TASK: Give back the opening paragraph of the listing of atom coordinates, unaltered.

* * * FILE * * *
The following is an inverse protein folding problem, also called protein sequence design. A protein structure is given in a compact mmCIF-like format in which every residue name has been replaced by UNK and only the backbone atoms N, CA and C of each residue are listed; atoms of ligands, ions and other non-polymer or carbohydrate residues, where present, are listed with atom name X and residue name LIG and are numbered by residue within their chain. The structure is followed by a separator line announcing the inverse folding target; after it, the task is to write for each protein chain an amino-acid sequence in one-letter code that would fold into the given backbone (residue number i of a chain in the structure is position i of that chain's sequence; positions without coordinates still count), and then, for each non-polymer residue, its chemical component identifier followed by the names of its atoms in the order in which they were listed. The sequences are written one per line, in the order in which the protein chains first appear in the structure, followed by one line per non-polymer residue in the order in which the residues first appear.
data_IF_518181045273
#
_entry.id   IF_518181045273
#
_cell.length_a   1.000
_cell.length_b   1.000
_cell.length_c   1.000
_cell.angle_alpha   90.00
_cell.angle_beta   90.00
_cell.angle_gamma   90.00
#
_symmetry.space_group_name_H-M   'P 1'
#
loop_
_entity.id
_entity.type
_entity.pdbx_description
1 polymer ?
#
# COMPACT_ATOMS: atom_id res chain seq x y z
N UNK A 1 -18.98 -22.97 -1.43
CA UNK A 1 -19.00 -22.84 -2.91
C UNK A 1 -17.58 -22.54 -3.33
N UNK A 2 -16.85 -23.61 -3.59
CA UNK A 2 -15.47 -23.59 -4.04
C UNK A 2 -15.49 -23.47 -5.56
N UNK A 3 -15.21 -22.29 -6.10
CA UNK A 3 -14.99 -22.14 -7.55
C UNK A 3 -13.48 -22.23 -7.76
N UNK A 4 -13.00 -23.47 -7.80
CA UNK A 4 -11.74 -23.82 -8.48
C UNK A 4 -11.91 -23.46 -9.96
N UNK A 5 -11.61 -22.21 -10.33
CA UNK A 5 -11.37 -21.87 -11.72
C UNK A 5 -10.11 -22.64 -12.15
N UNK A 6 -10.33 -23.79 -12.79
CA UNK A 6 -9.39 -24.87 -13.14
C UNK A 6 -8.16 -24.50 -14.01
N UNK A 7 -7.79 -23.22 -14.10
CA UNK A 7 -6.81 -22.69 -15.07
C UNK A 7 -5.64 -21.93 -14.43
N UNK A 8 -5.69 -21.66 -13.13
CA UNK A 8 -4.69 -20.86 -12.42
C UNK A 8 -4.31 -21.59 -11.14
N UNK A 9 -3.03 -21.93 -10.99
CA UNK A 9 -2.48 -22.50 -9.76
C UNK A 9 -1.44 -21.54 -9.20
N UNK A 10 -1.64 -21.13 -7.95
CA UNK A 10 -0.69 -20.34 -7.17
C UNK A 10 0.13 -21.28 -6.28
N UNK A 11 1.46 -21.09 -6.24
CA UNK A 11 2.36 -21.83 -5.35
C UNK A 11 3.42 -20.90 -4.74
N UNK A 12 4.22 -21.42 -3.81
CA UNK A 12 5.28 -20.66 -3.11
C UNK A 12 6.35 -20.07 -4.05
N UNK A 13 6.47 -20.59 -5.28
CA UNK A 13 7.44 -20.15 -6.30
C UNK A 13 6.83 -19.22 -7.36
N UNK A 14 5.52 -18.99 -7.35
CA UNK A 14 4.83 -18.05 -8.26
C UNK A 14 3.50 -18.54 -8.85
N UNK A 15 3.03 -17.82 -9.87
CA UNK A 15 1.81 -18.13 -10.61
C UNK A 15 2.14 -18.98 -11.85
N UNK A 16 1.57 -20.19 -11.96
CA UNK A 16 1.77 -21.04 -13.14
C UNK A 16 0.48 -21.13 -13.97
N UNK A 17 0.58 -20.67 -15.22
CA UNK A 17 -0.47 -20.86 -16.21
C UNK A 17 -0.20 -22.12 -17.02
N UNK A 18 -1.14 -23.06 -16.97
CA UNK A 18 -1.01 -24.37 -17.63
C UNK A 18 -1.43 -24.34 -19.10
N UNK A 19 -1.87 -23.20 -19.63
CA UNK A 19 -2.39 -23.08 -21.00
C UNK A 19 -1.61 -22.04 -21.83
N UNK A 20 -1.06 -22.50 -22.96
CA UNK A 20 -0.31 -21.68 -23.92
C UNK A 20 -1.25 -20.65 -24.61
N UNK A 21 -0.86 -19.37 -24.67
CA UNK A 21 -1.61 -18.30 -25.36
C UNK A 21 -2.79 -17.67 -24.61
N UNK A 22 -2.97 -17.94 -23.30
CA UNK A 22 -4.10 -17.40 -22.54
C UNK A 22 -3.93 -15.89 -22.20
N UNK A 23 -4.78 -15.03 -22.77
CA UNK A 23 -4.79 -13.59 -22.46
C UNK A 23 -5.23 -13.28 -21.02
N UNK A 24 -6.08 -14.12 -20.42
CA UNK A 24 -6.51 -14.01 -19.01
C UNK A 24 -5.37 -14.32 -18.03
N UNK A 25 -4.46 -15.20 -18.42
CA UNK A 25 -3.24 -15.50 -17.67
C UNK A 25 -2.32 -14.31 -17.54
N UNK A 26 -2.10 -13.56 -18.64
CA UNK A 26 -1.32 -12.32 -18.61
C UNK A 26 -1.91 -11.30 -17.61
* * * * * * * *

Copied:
The following is an inverse protein folding problem, also called protein sequence design. A protein structure is given in a compact mmCIF-like format in which every residue name has been replaced by UNK and only the backbone atoms N, CA and C of each residue are listed; atoms of ligands, ions and other non-polymer or carbohydrate residues, where present, are listed with atom name X and residue name LIG and are numbered by residue within their chain. The structure is followed by a separator line announcing the inverse folding target; after it, the task is to write for each protein chain an amino-acid sequence in one-letter code that would fold into the given backbone (residue number i of a chain in the structure is position i of that chain's sequence; positions without coordinates still count), and then, for each non-polymer residue, its chemical component identifier followed by the names of its atoms in the order in which they were listed. The sequences are written one per line, in the order in which the protein chains first appear in the structure, followed by one line per non-polymer residue in the order in which the residues first appear.